How does the brain change with a successful dyslexia intervention?
I think what people are showing with the brain imaging is that there’s a lot of convergence in terms of where the brains of people with dyslexia differ. And even if you’re in countries using different languages and even using different writing systems, there are some underlying common differences that we see. I think where it gets really more interesting and somewhat more complicated is when you look at interventions.
We are very interested in seeing: what is the brain correlate of a successful intervention? What happens to people with dyslexia when they get better at reading? Then what kicks in? Is it the same brain areas that all readers use? Is it different? Is it a compensatory strategy? Do they just abandon the areas that they would normally use? Was it a combination of both trying to use more of the areas that they weren’t using before with additional areas that kick in?
And that’s where I think the research is really very interesting because again, it speaks for the nature of the reading difficulties. And why are the areas that now chime in: why those? What is it that they do to help us become skilled readers? And it’s sort of a combination of those two, which is what we see. And I think, in part, that will also be a function of the nature of the intervention. People use very different types of interventions to try and help kids read.
Really the ones that we subscribe by are the ones that address decoding, that are very explicit and very direct. But it’ll be interesting to see how not just the outcome changes in terms of their reading ability but also the nature of the differences in the brain depending on the kind of instruction, perhaps depending on the kind of intensity of instruction, how many hours or if you do it over a longer period. And those are all questions that haven’t been asked yet by science, but they will be soon.
I think the field is at a point where we see convergence in terms of that there are some areas that do seem to actually kick in following the intervention, but there’s also compensation that people report right hemisphere changes that seem to speak to compensation. The nitty-gritty of these are somewhat different between studies, and that could be explained by the different tasks that people are doing in the scan and the different interventions that are being used.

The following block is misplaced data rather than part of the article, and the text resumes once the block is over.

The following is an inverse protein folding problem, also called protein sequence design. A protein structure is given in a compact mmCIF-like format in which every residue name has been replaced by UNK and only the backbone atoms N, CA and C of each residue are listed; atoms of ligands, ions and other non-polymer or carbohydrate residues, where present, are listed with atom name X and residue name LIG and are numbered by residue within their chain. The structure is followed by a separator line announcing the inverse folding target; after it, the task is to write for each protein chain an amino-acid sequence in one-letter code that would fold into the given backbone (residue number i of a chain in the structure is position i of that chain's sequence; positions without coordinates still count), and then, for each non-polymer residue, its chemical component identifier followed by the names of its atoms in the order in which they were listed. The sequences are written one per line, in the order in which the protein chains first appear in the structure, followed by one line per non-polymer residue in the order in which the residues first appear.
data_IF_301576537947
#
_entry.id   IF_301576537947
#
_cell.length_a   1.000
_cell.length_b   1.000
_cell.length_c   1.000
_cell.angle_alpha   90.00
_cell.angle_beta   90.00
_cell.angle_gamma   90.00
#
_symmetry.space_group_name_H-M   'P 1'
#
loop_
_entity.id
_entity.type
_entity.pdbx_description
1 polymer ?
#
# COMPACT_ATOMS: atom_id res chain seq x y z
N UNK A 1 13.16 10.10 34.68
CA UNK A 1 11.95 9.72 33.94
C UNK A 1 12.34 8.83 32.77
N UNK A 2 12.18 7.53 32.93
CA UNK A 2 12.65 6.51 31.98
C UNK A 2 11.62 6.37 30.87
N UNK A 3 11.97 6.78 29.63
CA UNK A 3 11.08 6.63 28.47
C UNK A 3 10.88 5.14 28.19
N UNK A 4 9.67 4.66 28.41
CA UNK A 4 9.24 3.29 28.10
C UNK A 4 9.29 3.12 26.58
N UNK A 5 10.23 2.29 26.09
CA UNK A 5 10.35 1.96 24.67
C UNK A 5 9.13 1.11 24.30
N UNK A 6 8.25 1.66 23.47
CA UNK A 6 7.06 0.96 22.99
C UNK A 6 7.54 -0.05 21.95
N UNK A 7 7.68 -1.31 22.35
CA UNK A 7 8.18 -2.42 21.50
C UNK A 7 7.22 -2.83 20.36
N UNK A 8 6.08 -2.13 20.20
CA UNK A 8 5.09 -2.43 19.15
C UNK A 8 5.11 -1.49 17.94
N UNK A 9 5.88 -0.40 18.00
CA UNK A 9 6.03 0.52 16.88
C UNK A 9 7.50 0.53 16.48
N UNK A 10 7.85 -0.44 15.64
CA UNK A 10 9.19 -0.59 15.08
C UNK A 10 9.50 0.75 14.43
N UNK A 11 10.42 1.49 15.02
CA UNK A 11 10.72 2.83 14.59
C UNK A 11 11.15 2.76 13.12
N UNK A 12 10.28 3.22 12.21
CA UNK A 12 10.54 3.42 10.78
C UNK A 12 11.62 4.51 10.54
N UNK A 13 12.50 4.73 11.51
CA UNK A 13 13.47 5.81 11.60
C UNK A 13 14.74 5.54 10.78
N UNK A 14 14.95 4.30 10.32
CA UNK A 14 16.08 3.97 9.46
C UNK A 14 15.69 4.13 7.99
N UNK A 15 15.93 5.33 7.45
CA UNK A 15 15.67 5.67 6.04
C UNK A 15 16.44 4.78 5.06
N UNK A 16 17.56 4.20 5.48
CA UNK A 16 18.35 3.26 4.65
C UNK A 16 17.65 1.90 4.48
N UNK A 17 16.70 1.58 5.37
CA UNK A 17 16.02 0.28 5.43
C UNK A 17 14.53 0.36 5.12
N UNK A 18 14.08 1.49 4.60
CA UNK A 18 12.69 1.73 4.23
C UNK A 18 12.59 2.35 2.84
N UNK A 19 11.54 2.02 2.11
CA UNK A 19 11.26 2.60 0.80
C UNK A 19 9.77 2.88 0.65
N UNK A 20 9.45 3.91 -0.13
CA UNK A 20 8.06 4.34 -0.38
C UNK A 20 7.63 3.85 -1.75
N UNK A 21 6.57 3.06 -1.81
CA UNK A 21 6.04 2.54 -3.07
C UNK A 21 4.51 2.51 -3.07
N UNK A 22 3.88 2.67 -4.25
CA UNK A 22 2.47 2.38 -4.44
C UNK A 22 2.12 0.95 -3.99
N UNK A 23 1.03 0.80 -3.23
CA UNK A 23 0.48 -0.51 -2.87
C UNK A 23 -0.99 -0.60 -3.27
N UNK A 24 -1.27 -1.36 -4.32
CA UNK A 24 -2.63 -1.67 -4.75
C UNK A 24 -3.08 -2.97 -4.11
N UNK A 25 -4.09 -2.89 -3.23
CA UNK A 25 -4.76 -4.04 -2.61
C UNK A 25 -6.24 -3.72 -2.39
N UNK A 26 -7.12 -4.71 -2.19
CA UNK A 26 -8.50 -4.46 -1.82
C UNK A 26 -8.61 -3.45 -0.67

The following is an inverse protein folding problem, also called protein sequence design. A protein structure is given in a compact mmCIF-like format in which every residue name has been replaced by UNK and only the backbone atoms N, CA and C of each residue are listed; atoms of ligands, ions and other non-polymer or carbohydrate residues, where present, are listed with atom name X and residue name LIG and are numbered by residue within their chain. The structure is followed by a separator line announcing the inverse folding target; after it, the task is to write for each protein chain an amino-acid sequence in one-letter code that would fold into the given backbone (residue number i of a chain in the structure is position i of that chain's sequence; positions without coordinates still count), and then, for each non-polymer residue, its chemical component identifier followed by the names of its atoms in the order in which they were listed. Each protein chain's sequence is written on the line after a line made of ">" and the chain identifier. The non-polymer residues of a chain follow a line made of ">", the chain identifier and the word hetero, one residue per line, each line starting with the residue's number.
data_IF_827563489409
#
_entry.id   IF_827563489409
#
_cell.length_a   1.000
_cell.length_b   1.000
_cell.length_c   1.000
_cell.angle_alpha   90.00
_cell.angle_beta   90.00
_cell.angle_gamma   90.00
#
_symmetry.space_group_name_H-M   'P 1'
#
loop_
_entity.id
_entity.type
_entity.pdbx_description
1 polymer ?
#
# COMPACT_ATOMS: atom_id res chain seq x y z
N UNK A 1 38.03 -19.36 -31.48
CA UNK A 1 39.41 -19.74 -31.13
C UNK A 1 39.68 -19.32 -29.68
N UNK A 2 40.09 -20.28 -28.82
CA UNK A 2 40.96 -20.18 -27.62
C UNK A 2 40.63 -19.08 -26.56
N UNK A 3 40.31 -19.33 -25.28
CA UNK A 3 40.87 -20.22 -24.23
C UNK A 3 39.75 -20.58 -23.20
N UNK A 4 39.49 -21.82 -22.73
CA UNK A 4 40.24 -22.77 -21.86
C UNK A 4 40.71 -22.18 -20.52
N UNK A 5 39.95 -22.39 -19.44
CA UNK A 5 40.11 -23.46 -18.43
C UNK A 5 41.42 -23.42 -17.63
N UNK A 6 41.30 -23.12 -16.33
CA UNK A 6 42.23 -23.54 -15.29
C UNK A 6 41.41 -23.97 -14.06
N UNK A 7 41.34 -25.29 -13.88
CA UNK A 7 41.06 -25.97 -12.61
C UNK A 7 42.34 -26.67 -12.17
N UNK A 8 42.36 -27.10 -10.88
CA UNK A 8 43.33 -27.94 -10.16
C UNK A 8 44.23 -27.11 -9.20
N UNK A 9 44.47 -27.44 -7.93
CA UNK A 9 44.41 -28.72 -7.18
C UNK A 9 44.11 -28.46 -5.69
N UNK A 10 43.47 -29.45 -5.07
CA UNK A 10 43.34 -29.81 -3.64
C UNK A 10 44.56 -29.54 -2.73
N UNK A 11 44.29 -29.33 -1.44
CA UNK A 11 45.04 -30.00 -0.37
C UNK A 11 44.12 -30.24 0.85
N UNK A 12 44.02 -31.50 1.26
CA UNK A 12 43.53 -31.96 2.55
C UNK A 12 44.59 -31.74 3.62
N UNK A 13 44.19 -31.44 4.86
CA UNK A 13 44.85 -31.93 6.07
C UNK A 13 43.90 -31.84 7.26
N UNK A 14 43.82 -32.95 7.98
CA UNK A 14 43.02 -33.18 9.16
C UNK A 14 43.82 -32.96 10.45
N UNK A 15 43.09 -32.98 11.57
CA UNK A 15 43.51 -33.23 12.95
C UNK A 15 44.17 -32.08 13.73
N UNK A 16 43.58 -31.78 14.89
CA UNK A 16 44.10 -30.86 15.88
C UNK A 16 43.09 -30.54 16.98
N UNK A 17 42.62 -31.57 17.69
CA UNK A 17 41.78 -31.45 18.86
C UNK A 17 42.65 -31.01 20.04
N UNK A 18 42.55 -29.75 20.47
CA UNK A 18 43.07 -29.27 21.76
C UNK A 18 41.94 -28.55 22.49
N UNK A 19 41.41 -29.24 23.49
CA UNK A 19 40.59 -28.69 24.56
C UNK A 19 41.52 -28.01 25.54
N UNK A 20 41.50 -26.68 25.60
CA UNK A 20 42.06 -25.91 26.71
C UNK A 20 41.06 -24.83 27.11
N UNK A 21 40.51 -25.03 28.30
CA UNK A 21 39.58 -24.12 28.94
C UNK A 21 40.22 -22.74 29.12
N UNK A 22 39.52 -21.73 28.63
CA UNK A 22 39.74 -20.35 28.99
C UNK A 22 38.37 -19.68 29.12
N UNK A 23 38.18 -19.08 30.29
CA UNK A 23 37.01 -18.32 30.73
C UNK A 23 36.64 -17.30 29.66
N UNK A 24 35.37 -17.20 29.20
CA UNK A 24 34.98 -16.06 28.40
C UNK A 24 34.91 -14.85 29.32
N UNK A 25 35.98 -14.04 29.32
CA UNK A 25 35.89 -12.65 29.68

And I think more research there of course will be helpful, but I think there’s a general understanding that we can identify changes that follow interventions. And I think it will be interesting to look at those in different languages and in different writing systems and so on.
Guinevere Eden Ph.D.
Guinevere Eden is a Professor in the Department of Pediatrics and Director of the Center for the Study of Learning at Georgetown University. She works in the area of neuroscience with a primary focus on the brain-bases of dyslexia.
The research reported here is funded by awards to the National Center on Improving Literacy from the Office of Elementary and Secondary Education, in partnership with the Office of Special Education Programs (Award #: S283D160003). The opinions expressed are those of the authors and do not represent views of OESE, OSEP, or the U.S. Department of Education. Copyright © 2023 National Center on Improving Literacy. https://improvingliteracy.org